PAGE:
Despite evidence that waste injection wells can lead to man-made earthquakes, some states, including California, Texas and New York, are ignoring the dangers of seismic activity as they re-write their drilling rules to deal with hydraulic fracturing, reports Mike Soraghan of Environment and Energy News.
"Geologists have known for decades that deep injection of industrial waste can lubricate faults and unleash earthquakes," Soraghan notes. "Some earthquake researchers now say the nation's drilling boom, fueled by advances in high-volume hydraulic fracturing, could be spurring a rash of such man-made quakes." The map, from a study by the University of Texas, shows the proximity of injection wells to earthquakes near the Dallas-Fort Worth Airport in 2009. (National Research Council map)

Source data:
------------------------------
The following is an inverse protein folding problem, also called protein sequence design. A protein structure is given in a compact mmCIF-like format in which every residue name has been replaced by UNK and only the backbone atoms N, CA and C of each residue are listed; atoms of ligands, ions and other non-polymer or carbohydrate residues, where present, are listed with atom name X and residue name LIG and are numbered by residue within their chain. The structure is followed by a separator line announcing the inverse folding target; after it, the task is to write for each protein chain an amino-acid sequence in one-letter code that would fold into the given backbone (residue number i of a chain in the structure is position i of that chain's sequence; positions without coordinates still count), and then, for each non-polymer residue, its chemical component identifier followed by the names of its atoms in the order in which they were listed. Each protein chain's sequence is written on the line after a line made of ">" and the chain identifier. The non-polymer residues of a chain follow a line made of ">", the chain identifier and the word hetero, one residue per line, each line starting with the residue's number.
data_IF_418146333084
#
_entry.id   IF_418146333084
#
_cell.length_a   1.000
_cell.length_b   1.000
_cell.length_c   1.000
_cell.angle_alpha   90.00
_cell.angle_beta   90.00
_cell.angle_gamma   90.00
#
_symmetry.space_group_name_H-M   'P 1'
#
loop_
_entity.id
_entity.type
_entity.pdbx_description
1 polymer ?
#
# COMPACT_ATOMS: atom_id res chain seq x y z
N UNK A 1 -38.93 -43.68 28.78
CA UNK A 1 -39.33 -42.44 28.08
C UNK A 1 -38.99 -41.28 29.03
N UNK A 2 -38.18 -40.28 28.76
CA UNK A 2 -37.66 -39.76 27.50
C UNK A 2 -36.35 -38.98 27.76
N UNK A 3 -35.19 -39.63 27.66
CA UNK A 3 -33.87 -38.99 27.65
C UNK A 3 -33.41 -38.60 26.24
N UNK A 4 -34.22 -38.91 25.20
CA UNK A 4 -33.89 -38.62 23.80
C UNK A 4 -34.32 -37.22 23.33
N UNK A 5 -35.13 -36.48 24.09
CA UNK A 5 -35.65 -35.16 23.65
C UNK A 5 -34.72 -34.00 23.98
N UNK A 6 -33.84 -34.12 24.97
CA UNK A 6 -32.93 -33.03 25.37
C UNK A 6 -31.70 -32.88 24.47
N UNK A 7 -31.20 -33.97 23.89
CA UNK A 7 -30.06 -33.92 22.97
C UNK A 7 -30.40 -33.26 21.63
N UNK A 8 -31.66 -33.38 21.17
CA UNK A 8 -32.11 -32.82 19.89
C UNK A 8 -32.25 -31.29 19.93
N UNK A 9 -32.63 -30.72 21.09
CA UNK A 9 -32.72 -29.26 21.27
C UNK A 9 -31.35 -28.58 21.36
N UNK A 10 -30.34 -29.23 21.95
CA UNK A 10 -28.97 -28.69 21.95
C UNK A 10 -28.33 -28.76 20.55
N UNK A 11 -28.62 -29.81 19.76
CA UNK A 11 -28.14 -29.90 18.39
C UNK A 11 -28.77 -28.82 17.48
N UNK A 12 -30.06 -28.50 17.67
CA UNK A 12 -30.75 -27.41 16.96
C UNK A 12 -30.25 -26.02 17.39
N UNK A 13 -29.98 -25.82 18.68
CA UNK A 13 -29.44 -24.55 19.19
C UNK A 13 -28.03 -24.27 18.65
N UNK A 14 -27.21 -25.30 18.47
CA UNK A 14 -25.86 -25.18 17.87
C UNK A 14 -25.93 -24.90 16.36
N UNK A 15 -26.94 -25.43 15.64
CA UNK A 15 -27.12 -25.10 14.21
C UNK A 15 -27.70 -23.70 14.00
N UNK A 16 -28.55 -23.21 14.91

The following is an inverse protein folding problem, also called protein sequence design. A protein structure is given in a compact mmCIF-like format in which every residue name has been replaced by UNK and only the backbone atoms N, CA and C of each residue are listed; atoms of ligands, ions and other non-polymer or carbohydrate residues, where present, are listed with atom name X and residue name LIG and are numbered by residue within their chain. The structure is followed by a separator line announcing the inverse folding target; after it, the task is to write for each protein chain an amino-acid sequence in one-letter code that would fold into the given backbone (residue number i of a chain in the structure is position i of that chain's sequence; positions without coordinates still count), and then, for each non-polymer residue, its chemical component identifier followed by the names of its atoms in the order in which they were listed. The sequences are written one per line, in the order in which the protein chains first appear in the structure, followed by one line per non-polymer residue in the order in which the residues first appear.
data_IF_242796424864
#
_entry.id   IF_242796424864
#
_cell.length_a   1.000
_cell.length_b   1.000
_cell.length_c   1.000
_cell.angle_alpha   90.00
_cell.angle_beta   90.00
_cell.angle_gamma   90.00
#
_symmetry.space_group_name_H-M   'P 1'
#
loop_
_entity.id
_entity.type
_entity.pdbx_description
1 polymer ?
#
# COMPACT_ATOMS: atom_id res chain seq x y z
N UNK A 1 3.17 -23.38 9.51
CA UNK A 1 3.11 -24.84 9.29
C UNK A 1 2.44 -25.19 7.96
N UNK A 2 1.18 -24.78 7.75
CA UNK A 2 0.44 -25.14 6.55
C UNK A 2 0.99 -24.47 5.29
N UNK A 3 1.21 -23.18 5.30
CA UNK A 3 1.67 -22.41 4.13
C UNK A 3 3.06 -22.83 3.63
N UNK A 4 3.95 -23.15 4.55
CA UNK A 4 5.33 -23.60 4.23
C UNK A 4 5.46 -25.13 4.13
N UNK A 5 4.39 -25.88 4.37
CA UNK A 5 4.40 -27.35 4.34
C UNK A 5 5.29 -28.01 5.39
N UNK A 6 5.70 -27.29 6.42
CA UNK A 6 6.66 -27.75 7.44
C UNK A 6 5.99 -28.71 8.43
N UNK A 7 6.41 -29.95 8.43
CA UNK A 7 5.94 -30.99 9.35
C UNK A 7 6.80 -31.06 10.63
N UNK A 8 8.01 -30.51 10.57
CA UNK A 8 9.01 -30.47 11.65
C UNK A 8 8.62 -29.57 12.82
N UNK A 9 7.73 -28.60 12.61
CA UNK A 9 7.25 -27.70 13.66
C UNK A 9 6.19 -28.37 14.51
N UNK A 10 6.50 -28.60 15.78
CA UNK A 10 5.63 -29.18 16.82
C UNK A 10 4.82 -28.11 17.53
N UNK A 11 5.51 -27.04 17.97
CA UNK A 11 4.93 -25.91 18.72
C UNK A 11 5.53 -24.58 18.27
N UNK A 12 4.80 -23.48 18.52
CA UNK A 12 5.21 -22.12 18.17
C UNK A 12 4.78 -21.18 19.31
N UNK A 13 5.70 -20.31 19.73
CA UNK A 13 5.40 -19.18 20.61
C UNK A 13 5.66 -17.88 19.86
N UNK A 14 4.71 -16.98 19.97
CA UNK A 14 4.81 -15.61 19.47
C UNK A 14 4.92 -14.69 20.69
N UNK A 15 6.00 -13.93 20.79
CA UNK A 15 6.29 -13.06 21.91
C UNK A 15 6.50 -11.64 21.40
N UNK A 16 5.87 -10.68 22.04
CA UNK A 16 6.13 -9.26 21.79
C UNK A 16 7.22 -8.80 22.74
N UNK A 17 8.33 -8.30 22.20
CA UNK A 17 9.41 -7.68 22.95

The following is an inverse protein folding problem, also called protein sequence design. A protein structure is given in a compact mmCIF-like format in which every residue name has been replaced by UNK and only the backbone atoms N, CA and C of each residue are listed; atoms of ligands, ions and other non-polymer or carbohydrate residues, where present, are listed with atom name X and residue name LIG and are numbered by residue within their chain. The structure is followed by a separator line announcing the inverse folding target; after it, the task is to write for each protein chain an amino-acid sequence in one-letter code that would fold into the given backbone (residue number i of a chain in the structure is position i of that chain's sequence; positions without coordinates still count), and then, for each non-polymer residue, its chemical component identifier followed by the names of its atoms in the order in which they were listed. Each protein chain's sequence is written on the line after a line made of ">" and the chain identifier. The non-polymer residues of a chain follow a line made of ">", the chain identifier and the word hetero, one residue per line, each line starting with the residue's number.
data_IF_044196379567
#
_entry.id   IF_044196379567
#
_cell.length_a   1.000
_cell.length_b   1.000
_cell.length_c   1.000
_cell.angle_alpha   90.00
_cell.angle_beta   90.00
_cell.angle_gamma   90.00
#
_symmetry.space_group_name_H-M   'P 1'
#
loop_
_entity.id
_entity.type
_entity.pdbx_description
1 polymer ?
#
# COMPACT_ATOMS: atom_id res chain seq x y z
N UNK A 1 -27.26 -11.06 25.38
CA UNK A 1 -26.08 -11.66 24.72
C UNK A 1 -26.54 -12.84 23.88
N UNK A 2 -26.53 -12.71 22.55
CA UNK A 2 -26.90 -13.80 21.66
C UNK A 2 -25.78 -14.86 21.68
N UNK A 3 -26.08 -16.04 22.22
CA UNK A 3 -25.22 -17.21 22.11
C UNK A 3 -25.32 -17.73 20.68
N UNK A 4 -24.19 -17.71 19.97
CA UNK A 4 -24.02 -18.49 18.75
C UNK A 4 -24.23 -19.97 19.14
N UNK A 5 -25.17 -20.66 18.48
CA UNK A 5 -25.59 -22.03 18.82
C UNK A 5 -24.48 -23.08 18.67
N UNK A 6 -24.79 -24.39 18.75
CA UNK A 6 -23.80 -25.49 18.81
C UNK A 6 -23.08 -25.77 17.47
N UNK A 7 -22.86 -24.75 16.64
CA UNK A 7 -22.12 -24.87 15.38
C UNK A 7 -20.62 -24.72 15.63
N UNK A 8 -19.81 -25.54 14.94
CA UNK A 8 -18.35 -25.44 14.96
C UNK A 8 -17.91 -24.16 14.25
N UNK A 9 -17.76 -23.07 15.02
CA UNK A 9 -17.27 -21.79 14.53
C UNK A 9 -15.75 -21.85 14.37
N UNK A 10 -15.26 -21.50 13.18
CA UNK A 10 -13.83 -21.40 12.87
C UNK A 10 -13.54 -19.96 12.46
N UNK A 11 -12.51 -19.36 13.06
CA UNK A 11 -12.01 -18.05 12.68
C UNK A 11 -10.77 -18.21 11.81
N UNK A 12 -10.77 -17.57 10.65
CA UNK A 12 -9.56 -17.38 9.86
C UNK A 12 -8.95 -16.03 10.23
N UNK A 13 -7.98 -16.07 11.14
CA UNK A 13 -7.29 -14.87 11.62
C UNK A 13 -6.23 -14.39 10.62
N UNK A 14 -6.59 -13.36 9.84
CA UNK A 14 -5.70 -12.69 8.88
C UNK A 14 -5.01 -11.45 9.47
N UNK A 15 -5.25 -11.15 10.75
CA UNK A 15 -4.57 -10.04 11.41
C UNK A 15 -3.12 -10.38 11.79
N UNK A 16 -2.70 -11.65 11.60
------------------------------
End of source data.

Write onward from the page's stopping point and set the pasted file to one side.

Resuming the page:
Wastewater laced with toxic and radioactive chemicals is being disposed of in injection wells, and earthquakes have been linked to injection wells in Arkansas, Colorado, Ohio, West Virginia, Oklahoma and Texas, Soraghan writes.
"The Texas Railroad Commission, which regulates oil and gas production, is doing a large-scale revision of its rules without looking at man-made earthquakes," notes Soraghan. "California officials say they don't see the need to look at injection wells and earthquakes, saying existing rules are sufficient. In drafting regulations that would open upstate New York to drilling and hydraulic fracturing, officials at the Department of Environmental Conservation dismissed the possibility of earthquakes, saying there is 'essentially no increased risk to the public.'" (Read more)